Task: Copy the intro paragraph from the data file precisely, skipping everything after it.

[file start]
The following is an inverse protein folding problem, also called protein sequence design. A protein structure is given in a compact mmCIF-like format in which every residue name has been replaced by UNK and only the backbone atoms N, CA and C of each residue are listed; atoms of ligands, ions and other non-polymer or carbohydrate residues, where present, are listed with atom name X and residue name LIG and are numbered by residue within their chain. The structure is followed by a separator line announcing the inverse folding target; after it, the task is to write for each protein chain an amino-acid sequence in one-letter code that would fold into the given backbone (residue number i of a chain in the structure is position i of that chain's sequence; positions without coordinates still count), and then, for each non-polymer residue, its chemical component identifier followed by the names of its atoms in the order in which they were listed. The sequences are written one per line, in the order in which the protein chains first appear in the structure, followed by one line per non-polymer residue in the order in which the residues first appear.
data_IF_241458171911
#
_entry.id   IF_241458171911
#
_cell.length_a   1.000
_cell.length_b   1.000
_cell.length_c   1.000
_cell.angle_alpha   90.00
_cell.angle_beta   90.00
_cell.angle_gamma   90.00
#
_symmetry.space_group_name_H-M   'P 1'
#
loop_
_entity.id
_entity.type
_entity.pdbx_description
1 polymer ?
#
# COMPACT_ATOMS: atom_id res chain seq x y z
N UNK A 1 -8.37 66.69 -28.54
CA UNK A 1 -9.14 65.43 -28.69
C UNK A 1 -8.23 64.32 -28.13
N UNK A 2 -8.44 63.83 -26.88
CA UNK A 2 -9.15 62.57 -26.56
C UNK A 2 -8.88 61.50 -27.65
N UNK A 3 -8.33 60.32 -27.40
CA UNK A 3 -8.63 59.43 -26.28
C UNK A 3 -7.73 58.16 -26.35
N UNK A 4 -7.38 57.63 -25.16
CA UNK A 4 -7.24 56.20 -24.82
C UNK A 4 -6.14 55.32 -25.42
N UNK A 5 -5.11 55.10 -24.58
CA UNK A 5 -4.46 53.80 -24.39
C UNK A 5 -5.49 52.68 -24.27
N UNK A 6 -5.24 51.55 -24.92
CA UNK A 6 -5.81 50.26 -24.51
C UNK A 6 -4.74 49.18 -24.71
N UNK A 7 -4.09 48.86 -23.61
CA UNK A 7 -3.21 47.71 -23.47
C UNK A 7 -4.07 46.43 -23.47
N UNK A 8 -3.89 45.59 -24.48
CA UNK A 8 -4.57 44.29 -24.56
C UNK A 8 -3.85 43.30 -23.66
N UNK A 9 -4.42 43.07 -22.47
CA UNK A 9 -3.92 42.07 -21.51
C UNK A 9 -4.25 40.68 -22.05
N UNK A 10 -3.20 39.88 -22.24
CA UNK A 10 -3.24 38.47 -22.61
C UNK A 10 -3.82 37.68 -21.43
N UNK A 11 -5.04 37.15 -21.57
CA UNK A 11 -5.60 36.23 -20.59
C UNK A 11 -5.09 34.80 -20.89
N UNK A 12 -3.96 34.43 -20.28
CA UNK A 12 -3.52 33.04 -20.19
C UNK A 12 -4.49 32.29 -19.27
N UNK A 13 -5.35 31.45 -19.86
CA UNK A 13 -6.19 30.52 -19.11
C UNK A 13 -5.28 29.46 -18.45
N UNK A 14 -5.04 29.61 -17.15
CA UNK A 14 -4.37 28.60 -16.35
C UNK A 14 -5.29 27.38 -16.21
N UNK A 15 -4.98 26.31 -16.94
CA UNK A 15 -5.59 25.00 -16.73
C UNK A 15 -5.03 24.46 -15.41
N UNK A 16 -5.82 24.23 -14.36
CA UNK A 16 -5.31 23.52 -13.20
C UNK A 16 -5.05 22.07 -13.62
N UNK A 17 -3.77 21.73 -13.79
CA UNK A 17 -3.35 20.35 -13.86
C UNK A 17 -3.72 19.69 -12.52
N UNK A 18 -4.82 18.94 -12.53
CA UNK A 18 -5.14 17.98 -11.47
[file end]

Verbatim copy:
The following is an inverse protein folding problem, also called protein sequence design. A protein structure is given in a compact mmCIF-like format in which every residue name has been replaced by UNK and only the backbone atoms N, CA and C of each residue are listed; atoms of ligands, ions and other non-polymer or carbohydrate residues, where present, are listed with atom name X and residue name LIG and are numbered by residue within their chain. The structure is followed by a separator line announcing the inverse folding target; after it, the task is to write for each protein chain an amino-acid sequence in one-letter code that would fold into the given backbone (residue number i of a chain in the structure is position i of that chain's sequence; positions without coordinates still count), and then, for each non-polymer residue, its chemical component identifier followed by the names of its atoms in the order in which they were listed. The sequences are written one per line, in the order in which the protein chains first appear in the structure, followed by one line per non-polymer residue in the order in which the residues first appear.